- State what it is your team does to support the listener’s organization. This is the ‘speech’ part, but really is just a short list of bullet points you want to make based on who you’re talking with. This is really where our spiel differs from everyone else’s. In our case, when the elevator door opens we could encounter a leader from supply chain, HR, finance, customer service, sales, or marketing and we would need a fundamentally different ‘speech’ for each. For example, to an IT leader you may want to focus on the data conversion and communications services you provide. To a Sales exec, you could describe the services we provide in building strong electronic connections with customers that allow them to streamline their purchasing processes. The most important point you should plan to make to your intended audience is the value-add you provide that’s salient to his or her organization.
- If you have a relevant statistic (or two) that could provide some depth to your explanation, include it. In general, sales people are interested in sales dollars and the customer experience, customer service execs like to hear about efficiency and operational excellence, finance loves accuracy, timeliness, and audit trails, and other groups have similar hot-buttons.
- Be prepared to answer questions. They can arise literally as soon as you open your mouth. Also, respect the wishes of your target audience- remember, this is an impromptu encounter and he or she may be preoccupied or otherwise uninterested in your proceeding past the introduction.
- Make an appropriate ‘close’, perhaps by offering to continue the discussion (if the listener has shown interest) or by asking if there’s anything else you or your team could help with.
As an example, here’s what it could sound like if one of our analysts ran into a sales exec who he felt was unfamiliar with our team:
“Hi, I’m Bernie Smith. I’m an analyst on the EDI team that’s in Ken Jones’ organization. You know, we’re the ones who connect customers electronically to the company, so they can do business more efficiently with us. What I do is some of the technical and process analysis work to get their orders into SAP. We serve over 500 of your largest customers (throw out a couple names he’d recognize), and last year we did over $X million through our channel. In fact, the company’s biggest customer (name), did $Y million with us and that was 97% of all the business they did with the company.” Depending on the response, the close could be something along the order of “We’d love to get into more detail with you on what we’re doing for your customers and maybe get some ideas on how we can improve or provide more services”.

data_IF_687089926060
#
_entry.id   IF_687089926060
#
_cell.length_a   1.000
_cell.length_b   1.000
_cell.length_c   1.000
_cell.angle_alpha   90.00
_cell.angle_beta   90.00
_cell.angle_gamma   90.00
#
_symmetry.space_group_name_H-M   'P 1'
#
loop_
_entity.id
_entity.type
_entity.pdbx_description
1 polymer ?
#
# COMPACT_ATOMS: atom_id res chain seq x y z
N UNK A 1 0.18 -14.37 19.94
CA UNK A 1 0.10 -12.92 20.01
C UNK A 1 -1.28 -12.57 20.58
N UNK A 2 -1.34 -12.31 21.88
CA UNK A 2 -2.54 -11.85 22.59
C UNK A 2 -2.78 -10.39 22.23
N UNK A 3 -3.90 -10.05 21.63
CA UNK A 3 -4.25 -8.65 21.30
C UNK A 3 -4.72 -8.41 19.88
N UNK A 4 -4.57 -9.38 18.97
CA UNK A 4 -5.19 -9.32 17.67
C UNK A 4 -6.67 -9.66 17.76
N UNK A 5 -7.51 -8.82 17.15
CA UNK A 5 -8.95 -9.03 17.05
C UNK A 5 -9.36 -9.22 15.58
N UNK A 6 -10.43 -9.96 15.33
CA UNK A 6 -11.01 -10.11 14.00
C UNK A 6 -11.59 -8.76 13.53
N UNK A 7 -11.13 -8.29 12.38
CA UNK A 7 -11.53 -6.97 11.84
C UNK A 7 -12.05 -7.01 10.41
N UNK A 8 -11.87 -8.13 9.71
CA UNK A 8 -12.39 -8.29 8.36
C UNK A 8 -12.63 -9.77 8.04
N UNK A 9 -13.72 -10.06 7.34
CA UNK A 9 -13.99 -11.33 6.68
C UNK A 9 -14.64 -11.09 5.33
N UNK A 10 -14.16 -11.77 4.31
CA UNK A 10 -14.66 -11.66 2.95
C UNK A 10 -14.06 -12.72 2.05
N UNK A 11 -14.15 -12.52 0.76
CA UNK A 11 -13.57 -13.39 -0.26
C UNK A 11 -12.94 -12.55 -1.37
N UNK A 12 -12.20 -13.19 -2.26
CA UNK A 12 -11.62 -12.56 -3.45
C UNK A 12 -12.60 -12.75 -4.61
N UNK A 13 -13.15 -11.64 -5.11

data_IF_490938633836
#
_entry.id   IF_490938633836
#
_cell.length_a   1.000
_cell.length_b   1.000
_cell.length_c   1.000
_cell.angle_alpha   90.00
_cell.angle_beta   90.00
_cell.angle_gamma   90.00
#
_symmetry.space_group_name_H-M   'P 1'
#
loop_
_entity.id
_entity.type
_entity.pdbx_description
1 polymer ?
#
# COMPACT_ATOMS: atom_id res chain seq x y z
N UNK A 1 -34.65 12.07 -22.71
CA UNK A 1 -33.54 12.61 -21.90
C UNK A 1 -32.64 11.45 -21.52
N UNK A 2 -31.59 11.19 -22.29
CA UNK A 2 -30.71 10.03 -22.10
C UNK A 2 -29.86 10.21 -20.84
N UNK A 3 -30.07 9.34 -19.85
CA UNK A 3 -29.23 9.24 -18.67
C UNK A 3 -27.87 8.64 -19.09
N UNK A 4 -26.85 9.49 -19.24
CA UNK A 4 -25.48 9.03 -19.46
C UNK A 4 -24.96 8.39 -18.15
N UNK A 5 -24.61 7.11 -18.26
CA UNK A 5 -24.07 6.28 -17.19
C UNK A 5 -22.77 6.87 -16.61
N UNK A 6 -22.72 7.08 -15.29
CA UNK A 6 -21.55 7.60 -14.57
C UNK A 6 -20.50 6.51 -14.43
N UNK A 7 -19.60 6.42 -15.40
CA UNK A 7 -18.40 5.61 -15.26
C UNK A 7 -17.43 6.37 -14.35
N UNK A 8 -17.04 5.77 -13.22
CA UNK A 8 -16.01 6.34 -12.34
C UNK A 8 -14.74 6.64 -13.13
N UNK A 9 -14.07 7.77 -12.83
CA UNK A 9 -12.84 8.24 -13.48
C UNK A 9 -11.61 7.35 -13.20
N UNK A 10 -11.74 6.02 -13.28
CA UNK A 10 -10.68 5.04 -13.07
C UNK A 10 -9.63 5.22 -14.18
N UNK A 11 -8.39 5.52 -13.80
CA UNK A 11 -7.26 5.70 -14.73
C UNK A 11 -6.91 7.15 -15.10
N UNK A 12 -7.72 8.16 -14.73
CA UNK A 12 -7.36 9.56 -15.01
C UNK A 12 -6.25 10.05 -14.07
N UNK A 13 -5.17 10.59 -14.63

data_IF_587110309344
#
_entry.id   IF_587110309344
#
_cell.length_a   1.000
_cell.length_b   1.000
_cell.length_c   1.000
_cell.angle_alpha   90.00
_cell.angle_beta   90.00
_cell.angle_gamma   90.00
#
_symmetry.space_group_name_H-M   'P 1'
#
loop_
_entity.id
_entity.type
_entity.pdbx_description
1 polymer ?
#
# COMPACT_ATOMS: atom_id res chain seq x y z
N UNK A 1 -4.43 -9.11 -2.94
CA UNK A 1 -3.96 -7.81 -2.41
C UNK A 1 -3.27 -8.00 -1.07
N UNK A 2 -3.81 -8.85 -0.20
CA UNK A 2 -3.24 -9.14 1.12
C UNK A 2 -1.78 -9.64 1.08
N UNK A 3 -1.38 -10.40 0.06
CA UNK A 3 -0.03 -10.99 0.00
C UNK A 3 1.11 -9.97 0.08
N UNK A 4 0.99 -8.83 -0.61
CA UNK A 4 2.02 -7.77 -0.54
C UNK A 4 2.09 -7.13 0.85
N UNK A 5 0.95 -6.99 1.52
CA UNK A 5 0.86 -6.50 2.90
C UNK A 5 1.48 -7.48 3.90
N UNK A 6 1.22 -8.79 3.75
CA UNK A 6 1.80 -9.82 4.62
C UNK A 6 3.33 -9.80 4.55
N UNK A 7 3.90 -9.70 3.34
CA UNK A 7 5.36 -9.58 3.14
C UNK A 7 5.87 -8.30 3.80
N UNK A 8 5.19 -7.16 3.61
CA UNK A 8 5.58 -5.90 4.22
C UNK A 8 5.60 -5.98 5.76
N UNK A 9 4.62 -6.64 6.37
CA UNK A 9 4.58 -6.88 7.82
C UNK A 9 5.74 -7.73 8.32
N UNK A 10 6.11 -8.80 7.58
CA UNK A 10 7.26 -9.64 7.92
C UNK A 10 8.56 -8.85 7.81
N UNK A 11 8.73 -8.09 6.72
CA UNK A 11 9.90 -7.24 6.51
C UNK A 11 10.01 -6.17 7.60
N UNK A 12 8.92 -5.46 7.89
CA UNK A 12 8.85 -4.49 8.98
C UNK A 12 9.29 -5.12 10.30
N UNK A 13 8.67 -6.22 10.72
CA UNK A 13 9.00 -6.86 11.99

It’s highly unlikely you’d complete an ‘elevator speech’ without interruption, so don’t think of it as being a script or playbook you need to follow. What is important, though, is that you can communicate where you fit in the organization, how you and your team add value, what the results are of your efforts, and what specifically is meaningful to the individual constituencies you support. If you know all of that, you can tailor your speech on the fly to make it fit your audience.
There’s a time and place for an elevator speech, and since it’s just you and one other person it’ll be up to you to make the first move. Don’t force it, though. Maybe you don’t feel up to taking the initiative, or maybe it just doesn’t feel right. If you’re lucky, you’ll get the opportunity to do your speech a few times in your career. But, you know what? Even if you never get to use it, developing the ability to confidently express who you are and how your work supports the organizational goals of your business partners is a wonderful capability for your toolbox.
Hope everyone has a great rest-of-summer!